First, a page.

In the case before us, T.B.'s videotaped statement was admitted in violation of appellant's Sixth Amendment rights. First, the statement was testimonial hearsay. Although it declined to define the term "testimonial," the Supreme Court stated, "Statements taken by police officers in the course of interrogations are also testimonial under even a narrow standard." Crawford, 541 U.S. at 52. McCutcheon acted as a police interrogator, obtaining information to determine if T.B. had been sexually abused. Second, T.B. was unavailable at trial. Neither appellant nor the State disputed this fact. Finally, appellant did not have an adequate opportunity to cross-examine T.B. One might argue that appellant had an opportunity to cross-examine her at the competency hearing; however, that hearing would have been an improper time for appellant to cross-examineT.B. about her statement. See Scott & Johnson v. State, 272 Ark. 88, 93, 612 S.W.2d 110, 113 (1981), quoted in Proctor v. State, 349 Ark. 648, 664, 79 S.W.3d 370, 380 (2002) ("Obviously admission depends upon the circumstances surrounding the hearing. In the case of a preliminary hearing admission depends on what kind of hearing is involved and whether it is a `full fledged' hearing or a limited one."). Without a proper cross-examination, appellant was denied his Sixth Amendment right of confrontation.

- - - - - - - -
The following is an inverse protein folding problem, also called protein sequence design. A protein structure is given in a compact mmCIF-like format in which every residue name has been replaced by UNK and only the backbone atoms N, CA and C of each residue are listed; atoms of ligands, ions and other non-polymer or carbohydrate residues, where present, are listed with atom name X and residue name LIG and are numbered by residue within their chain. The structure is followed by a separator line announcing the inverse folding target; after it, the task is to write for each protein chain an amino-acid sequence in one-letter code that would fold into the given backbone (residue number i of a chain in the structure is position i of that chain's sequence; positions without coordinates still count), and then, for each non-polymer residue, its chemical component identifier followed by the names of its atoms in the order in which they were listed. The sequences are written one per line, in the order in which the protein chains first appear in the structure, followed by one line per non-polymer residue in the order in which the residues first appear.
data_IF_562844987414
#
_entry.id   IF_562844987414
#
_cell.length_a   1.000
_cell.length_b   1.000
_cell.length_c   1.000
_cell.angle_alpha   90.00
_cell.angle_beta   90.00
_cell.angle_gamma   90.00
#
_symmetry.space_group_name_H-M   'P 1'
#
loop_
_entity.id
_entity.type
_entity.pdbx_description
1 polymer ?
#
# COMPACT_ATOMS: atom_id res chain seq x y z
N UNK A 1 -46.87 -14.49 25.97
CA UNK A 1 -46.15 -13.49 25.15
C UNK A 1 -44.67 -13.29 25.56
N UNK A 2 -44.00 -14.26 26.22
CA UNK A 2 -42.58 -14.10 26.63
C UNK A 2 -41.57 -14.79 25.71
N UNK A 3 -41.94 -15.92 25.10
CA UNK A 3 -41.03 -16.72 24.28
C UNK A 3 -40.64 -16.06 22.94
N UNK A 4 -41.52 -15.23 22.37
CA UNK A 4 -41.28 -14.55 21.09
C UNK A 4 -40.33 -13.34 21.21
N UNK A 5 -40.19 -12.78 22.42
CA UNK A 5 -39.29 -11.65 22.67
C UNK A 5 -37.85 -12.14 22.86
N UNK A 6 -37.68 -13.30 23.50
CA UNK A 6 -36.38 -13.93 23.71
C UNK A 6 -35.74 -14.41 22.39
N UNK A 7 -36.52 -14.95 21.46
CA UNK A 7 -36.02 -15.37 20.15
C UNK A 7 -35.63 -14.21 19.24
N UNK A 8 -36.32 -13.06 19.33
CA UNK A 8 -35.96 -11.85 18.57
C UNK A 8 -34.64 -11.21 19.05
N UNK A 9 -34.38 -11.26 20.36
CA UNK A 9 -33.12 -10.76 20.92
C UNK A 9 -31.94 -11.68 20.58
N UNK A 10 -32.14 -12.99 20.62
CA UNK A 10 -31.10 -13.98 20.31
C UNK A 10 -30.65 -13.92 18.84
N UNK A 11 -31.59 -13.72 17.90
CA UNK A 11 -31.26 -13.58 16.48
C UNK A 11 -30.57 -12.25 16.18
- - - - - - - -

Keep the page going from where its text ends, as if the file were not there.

I recognize the problems that Crawford v. Washington, supra, presents. The drafters of Rule 804(b)(7) intended to protect children from the potential harms resulting from giving testimony in open court. Under Ohio v. Roberts, supra, the child-hearsay rule passed constitutional muster. The holding in Crawford v. Washington, supra, may operate to eviscerate the rule. See Note, Repercussions of Crawford v. Washington: A Child's Statement to a Washington State Child Protective Services Worker May Be Inadmissible, 80 Wash. L. Rev. 219 (2005) (arguing that Crawford requires a prior opportunity to cross-examine before a child's statement to a child protective services worker can be properly admitted). However, judges are obligated to follow the dictates of the Constitution, even at the cost of excluding valuable testimony.6 The rightto cross-examine a young witness may present a problem, but the problem must be addressed by the State in its case. The State is obligated to present a competent witness. It should not be permitted to introduce evidence of testimonial statements that cannot be cross-examined, made by an incompetent witness.